Investigators in clinical trials are interested in whether or not the treatment effect of a new product or device is clinically significant. Frequently statistical outcomes are leaned on p-values, which in fact are only showing weather the effect is statistically significant or not. The appropriate tool here is the confidence interval. It is used to interpret the precision of the estimate. In contrast to statistical tests,
confidence intervals also estimate in which interval the estimates range. They can be calculated for all parameters that are estimated from data, e.g., effect sizes, parameters, correlation coefficients. It is a range of confidence with a certain predefined error probability, a measure of precision of the estimate.
The calculation of the confidence interval is done through the point estimator, the standard error, as well as a quantile of the distribution of the point estimator. Before a confidence interval is calculated, the confidence level must be determined. It is the proportion of intervals, that contain the true population parameter of interest, in a set of repeated sampling. It is commonly chosen to be 95%, but also 90 or 99%.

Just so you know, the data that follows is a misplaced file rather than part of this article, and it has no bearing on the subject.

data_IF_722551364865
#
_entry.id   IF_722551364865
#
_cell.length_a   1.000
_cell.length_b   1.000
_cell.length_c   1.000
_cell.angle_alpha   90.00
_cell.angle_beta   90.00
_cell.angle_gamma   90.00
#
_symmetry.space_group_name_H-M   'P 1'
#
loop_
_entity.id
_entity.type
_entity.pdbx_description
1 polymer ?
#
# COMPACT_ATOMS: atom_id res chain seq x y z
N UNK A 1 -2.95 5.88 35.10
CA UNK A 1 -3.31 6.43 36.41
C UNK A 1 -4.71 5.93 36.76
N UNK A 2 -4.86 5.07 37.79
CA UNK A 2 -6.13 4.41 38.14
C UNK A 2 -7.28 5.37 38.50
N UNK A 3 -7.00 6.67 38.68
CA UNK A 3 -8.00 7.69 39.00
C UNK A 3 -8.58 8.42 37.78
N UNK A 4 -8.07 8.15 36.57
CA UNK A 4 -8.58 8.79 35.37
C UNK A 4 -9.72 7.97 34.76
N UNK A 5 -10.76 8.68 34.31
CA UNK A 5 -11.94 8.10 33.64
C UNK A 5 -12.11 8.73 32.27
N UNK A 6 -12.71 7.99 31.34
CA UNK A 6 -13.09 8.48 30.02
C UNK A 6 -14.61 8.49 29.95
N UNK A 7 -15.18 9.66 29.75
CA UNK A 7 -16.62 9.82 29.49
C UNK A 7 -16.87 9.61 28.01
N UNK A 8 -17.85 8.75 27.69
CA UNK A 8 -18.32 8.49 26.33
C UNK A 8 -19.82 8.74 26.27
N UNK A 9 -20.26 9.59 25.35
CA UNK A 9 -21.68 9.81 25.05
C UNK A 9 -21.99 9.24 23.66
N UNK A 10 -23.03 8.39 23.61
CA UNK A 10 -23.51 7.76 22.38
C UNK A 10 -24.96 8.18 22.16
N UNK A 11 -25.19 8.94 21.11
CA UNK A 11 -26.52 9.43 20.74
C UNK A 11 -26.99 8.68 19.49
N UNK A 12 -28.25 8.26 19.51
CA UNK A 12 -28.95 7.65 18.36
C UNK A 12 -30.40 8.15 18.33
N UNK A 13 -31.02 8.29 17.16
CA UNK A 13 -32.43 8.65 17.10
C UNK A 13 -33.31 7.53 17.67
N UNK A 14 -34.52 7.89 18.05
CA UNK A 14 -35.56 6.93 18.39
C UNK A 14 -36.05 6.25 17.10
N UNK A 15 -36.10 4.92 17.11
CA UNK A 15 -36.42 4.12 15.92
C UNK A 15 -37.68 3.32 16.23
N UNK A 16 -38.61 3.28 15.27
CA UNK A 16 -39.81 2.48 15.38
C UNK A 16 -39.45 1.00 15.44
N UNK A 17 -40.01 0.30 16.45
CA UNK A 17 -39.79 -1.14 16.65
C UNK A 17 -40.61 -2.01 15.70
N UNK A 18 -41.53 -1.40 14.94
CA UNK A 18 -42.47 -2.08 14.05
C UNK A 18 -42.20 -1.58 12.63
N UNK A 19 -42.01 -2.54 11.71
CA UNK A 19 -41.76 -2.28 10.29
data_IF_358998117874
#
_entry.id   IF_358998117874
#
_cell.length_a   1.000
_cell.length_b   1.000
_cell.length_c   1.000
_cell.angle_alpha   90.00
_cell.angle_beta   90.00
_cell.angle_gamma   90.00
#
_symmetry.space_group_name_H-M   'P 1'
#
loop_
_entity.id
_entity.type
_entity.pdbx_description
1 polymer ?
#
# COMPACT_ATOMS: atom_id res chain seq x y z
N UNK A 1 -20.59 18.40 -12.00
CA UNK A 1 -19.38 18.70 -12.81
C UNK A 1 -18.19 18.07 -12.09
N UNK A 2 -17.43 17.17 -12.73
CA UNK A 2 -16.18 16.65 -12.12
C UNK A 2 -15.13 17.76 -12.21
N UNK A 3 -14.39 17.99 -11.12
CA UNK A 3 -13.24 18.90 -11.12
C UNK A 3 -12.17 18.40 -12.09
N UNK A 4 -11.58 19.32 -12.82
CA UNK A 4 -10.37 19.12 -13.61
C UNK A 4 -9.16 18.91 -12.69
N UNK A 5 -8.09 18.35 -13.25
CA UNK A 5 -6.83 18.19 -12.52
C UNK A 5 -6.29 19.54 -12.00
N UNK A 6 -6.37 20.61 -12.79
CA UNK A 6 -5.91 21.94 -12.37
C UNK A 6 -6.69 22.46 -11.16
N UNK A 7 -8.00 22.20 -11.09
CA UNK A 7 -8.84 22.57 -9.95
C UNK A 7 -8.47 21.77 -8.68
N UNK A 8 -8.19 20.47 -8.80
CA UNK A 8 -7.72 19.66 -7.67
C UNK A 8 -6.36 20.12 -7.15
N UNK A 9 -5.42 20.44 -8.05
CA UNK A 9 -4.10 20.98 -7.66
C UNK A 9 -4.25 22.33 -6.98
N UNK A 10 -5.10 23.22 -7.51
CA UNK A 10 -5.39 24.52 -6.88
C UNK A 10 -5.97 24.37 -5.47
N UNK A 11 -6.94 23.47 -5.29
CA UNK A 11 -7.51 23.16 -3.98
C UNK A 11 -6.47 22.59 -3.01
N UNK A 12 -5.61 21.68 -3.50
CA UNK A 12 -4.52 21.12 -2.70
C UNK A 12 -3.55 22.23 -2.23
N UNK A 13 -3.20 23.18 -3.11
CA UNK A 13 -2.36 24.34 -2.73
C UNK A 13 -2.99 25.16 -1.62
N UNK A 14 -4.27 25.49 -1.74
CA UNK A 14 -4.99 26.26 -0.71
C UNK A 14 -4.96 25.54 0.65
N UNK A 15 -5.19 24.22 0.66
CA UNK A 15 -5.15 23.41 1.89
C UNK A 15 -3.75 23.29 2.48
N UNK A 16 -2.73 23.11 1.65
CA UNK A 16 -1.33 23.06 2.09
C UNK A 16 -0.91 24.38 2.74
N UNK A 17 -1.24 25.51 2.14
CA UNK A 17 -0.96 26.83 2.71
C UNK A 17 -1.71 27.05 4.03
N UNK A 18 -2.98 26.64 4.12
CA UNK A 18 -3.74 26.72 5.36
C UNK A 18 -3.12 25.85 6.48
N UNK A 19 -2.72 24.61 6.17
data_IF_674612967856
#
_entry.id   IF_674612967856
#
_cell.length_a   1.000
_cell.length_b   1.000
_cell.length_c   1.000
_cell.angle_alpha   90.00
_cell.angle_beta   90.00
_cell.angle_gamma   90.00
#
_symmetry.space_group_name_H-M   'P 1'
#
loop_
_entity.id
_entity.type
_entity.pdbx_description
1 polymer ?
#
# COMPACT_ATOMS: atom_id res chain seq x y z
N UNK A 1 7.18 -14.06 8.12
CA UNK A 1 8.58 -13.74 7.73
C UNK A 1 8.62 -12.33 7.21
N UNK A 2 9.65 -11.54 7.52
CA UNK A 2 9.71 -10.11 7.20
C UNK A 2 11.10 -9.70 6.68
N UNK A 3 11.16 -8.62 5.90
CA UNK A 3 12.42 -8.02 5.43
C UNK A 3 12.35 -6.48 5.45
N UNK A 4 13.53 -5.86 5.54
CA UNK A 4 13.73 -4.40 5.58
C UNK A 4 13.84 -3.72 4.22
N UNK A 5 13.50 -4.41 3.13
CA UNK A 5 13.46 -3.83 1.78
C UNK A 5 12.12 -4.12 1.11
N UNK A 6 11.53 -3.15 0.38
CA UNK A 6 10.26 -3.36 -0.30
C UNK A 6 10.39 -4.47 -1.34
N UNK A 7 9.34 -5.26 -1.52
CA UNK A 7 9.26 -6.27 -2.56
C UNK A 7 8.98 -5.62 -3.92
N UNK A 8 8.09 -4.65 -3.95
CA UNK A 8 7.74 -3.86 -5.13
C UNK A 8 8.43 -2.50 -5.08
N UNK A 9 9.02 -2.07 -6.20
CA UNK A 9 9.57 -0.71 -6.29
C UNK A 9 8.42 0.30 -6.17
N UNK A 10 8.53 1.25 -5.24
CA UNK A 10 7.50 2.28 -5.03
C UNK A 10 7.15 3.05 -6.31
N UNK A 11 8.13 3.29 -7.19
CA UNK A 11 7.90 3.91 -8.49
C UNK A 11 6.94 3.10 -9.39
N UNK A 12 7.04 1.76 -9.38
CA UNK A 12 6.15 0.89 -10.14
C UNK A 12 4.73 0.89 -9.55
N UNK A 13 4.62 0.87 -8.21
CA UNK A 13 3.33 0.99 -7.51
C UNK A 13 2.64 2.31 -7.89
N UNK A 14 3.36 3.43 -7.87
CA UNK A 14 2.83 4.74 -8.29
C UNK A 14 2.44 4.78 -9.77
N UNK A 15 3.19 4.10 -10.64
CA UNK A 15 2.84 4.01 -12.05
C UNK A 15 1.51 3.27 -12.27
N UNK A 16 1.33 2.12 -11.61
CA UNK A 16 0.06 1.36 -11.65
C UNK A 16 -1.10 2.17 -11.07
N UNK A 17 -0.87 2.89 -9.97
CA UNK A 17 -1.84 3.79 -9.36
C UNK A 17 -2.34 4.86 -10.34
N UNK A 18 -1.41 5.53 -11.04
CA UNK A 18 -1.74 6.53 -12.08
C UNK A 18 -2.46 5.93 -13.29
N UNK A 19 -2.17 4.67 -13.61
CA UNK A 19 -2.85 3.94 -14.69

The width of the confidence interval is what defines its precision. Therefore, the interval is desired to be as narrow as possible, as this indicates a precise estimate of the true value. The width of a confidence interval is influenced by three parameters:
- The larger the sample size is, the smaller is the width of the confidence interval, and the more precise it will be.
- The smaller the standard error, the smaller will be also the width of the confidence interval.
- Finally, the confidence level has an impact. The lower the confidence level is, the smaller will be the width of the confidence interval. Since the larger is the confidence, the less precise will be the interval.
The Confidence interval on a 95% level is the interval that covers in average the true parameter value in 95 of 100 repeated random samples taken from the same population.
The confidence level is reflecting the probability of error that the sponsor is willing to take in return, also called alpha. In case of the 95% confidence interval, that would mean, there is a 5% chance that the outcome is wrong, and the real value is not covered by the interval.
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